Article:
To say I was afraid is putting it mildly. I had images of me flying out of the raft and breaking my back on the rocks. Every time I thought about the trip, my breathing would get quick and shallow.
But, I had promised my best friend that I would go; the trip was scheduled and paid for. So, every time I would feel that fear, I would think of myself as a robot, moving through the trip automatically.
The trip was fun. My cheek muscles hurt from smiling and laughing so much. I want to do it again.
Oddly I thought, that is how it is for many when it comes to saving for retirement. It is not as bad as employees imagine, though there are most certainly times when the ride is bumpy and they might get wet. Sometimes it’s just hard to get started – this is why auto enrollment is so successful. Some may be reluctant to get started; they might be intimidated by the fund choices, perhaps even the decision about how much to save, but once they get started, most realize the result is actually something they appreciate.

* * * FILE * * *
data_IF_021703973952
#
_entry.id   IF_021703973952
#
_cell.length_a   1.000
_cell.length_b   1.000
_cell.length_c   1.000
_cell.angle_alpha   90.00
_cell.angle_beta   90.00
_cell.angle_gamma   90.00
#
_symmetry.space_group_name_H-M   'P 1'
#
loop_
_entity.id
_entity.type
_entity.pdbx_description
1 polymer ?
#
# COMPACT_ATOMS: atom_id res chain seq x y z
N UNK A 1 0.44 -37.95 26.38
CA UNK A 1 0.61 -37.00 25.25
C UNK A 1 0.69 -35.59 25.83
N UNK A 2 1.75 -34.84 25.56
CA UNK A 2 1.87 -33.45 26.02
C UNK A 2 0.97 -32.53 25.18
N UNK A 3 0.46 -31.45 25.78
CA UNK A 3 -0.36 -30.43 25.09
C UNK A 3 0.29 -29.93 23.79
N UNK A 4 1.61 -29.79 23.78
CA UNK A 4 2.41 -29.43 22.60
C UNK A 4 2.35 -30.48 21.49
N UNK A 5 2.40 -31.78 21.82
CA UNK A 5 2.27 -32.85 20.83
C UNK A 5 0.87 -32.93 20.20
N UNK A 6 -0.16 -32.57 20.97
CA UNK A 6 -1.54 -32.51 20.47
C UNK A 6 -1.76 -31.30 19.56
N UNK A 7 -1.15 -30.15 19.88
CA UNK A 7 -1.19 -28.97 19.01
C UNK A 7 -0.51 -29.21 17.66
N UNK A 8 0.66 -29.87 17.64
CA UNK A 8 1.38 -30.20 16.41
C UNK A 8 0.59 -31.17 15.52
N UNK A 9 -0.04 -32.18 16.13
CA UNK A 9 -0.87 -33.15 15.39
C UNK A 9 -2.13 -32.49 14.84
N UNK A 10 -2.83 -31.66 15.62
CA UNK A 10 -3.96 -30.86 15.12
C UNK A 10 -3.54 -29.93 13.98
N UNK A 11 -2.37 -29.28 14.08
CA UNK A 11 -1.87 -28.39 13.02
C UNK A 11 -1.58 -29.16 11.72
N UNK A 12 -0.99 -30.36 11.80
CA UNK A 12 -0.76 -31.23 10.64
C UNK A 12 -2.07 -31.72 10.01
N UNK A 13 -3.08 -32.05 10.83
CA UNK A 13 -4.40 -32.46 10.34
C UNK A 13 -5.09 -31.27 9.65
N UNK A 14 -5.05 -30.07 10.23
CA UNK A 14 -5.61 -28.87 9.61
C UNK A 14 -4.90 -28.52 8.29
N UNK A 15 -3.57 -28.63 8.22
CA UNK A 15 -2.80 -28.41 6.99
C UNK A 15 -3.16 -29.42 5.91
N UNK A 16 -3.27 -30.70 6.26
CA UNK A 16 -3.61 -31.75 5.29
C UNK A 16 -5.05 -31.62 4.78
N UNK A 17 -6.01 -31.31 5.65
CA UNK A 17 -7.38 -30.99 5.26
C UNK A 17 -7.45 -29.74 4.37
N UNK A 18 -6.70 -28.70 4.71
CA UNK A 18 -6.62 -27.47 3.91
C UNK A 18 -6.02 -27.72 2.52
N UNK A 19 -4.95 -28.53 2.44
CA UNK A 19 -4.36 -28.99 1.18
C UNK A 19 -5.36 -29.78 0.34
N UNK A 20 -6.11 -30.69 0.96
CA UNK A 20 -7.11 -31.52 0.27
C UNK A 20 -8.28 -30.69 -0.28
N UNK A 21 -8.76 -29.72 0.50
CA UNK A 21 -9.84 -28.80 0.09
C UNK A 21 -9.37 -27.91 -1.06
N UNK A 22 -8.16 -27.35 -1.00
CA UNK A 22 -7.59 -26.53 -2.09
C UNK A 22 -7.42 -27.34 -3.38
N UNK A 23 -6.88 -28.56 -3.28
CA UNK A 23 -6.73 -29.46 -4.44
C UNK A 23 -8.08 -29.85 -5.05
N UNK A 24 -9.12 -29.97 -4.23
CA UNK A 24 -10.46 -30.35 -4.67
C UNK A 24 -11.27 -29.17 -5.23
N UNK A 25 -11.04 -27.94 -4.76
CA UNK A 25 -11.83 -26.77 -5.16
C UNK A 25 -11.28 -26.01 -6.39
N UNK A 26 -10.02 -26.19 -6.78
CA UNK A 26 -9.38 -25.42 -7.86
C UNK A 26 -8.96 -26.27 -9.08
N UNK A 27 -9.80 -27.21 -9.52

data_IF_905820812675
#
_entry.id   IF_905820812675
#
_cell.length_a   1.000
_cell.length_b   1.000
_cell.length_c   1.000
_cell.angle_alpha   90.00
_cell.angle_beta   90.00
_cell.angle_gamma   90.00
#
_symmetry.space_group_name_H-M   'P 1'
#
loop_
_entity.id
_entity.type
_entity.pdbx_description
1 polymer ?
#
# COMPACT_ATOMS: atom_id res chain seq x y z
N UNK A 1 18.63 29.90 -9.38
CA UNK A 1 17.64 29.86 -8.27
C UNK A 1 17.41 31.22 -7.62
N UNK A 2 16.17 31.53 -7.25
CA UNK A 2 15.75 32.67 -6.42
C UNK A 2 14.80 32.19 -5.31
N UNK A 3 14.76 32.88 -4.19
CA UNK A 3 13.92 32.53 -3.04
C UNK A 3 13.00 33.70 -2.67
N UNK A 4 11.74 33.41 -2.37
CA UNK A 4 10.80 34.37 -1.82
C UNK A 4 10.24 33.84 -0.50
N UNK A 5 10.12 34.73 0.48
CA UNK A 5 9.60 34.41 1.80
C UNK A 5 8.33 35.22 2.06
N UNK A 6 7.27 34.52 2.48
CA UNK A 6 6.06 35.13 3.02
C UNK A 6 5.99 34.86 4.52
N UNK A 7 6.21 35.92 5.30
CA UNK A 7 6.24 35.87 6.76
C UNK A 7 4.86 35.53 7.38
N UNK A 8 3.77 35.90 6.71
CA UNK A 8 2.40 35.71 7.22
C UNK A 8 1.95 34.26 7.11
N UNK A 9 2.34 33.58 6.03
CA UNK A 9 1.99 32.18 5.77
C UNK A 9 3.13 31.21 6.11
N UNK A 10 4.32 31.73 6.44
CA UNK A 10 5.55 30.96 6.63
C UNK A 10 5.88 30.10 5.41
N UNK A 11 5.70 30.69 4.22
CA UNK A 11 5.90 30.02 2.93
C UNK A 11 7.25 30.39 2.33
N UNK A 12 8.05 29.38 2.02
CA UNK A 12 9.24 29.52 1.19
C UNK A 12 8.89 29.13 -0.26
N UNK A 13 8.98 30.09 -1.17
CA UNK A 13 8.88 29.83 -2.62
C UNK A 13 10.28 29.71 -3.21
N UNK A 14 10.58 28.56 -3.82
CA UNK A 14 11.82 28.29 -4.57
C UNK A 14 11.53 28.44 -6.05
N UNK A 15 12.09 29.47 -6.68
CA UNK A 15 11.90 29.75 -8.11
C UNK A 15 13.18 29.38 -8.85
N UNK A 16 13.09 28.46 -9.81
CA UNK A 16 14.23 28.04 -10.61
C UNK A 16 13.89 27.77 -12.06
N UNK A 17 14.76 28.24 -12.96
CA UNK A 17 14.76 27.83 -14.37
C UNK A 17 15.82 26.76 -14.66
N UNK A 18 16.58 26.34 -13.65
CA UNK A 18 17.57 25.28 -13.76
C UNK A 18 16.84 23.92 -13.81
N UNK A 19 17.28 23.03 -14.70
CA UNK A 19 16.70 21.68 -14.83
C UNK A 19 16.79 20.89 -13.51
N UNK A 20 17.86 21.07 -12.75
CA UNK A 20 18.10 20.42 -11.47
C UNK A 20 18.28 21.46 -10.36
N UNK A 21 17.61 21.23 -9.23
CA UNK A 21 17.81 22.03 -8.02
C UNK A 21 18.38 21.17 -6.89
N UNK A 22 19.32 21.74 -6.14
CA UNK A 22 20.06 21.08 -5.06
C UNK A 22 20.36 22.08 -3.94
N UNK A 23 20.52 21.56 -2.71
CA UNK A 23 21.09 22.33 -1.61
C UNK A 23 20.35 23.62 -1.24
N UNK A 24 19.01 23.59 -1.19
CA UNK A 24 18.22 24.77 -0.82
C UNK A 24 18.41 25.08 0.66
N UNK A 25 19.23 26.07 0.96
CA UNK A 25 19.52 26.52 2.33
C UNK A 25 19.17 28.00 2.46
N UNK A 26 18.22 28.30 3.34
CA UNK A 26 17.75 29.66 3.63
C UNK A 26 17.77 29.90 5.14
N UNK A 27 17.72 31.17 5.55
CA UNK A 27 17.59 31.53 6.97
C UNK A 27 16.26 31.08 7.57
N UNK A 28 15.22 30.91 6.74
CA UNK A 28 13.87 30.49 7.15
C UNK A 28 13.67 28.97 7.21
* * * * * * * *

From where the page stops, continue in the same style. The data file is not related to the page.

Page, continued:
I had no idea before I climbed into the raft what the journey was going to be like, what the river had in store for me, and it’s just as hard for many workers to envision the impact of saving. Sure, there are calculators that show the impact on take home pay after deferring to a retirement plan, and many sponsors and providers use a message to participants showing how the savings equal to the cost of a daily cup of coffee can add up. But, a plan provider attending the recent PLANSPONSOR National Conference shared with me the message they were sending – the cost of waiting to save.However, I think there’s no better message we can give to workers than to “just do it.”
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